Another great article on pingmag: VEB Typoart: The East German Type Betriebsstätte. Go and read it, it’s got a good history of the organisation and on Karl-Heinz Lange, designer of Minima (both pictured at the end of this article). I’m thinking of ordering the limited edition Freundschaftpacket.
I’m particularly fascinated by these two bits from the article. The second being from the interview with four members of Typoart Freunde:
At Typoart, the principle “frugality and effectiveness” lead us to work with representatives from the printing enterprises to develop a type program that met all the important requirements: a Renaissance roman for literature, like Garamond, a classical, like Bodoni or Didot, then a slab-serif, for example Clarendon. There had to be something from each major style. Naturally also sans-serif, in different styles, like Helvetica and Futura. The “Zentrag” would even request imitations of specific western-made typefaces they couldn’t afford to license.
It’s the history of VEB Typoart, as an example of the fate that many GDR businesses met after the German reunification. Also, to the very end, their working methods were so modern and advanced. Unlike in West Germany, type design in the GDR wasn’t subject to the pressure of business competition. So, typefaces could be created with more care and craftmanship. You could truly call it Schriftkunst [typographic art]: No effort was spared in order to stay on the cutting edge.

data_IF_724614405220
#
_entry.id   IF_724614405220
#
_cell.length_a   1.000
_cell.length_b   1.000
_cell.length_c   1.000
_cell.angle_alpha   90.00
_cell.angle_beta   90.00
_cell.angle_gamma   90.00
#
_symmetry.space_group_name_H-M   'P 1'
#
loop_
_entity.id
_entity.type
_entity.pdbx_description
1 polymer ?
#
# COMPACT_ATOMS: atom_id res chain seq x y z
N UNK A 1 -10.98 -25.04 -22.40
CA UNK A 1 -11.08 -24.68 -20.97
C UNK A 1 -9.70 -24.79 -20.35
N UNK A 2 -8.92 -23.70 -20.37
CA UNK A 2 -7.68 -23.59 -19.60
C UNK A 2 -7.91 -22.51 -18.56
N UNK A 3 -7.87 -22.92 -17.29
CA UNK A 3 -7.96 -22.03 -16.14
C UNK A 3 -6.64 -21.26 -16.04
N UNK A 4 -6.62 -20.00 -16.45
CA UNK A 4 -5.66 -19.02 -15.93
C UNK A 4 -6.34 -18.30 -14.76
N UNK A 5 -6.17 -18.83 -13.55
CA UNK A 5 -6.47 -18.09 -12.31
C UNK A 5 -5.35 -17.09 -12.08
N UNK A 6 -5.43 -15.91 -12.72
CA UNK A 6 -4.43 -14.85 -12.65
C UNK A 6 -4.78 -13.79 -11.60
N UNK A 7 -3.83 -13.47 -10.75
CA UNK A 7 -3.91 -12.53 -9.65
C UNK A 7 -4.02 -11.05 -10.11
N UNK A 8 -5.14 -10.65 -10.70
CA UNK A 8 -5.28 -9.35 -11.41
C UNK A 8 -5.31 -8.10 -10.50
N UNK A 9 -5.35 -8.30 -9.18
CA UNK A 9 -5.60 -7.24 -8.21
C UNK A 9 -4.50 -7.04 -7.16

So this is fascinating. They had to copy western designs (the article makes mention of Times New Roman) and yet the work they were producing themselves was of a higher quality than those western ones. They were working at the cutting edge, producing the best work, and yet when the business was taken over after reunification, it was run by someone not interested in type, and the place went under and the typefaces were all nearly lost. It reminds me of other businesses producing excellent products, most notably Adobe, which are now run by accountants and managers rather than by the engineers and designers who develop and use the products. Of course a business must have managers and accountants, but why must they be placed at the very pinnacle of the organisation? Their motivations can only be to profit and organisational efficiency, rather than to creativity and excellence. VEB Typoart avoided this for much of its life by operating under a soviet system where profit was not a motivation (and organisational efficiency came about through a scarcity of resources, rather than SMART objectives and the like) and collapsed under a new system with a rush for profits as an advertising agency. I guess it proves to me once again that placing managers, accountants and administrators in control of creative professionals always seems like a good idea to managers, accountants and administrators, and almost never works to improve productivity and creativity.